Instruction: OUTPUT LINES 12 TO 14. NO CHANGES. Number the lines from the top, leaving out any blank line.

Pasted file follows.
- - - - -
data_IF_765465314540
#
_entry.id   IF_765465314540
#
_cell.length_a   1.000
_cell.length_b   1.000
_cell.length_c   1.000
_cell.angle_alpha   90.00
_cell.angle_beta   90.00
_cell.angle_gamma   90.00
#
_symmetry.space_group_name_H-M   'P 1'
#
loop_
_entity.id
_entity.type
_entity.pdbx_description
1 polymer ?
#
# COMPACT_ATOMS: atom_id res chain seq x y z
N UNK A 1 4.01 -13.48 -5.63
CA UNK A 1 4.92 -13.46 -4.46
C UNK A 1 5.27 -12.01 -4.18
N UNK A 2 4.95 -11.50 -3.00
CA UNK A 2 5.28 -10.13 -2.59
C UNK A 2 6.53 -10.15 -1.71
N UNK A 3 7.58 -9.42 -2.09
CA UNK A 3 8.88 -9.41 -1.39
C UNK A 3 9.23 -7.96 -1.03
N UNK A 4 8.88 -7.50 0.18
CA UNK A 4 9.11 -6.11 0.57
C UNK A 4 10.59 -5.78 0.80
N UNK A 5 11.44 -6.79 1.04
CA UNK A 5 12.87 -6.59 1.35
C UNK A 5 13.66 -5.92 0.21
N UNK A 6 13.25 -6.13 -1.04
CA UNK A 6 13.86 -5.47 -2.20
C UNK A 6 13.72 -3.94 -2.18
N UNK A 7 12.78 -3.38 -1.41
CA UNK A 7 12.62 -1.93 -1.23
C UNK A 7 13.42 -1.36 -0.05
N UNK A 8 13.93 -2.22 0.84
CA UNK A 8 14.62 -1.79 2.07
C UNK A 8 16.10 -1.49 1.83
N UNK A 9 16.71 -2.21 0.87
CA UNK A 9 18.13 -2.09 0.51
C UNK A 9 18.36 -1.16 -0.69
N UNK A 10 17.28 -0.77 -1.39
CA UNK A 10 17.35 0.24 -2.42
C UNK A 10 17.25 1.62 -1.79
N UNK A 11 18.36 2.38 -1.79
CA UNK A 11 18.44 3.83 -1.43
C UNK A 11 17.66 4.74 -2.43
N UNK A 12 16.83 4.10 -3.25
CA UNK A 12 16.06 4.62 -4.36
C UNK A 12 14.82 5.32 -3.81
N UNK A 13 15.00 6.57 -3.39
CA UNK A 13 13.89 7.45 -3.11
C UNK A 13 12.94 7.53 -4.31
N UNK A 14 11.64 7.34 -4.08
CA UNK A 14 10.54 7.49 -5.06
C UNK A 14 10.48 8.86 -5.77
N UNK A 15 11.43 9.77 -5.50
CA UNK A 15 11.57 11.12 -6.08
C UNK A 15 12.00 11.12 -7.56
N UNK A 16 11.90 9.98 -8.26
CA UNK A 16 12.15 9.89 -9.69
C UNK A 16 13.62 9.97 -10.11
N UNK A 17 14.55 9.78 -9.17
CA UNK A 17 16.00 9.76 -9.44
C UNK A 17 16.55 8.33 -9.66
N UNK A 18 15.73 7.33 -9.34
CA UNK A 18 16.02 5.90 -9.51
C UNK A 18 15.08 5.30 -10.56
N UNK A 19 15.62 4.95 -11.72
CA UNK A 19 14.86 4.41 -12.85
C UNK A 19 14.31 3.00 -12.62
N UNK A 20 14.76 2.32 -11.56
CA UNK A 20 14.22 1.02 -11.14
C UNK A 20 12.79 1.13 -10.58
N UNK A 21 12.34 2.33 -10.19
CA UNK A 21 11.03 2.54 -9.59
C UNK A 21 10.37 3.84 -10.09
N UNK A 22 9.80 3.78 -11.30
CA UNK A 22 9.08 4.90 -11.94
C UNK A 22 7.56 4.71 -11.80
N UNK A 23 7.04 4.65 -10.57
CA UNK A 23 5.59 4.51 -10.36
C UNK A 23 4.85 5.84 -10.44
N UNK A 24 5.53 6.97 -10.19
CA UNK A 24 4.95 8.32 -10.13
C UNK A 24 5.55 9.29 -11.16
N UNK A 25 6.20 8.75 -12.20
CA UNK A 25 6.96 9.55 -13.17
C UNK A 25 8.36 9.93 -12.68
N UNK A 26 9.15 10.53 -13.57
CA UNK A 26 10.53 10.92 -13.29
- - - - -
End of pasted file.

_symmetry.space_group_name_H-M   'P 1'
#
loop_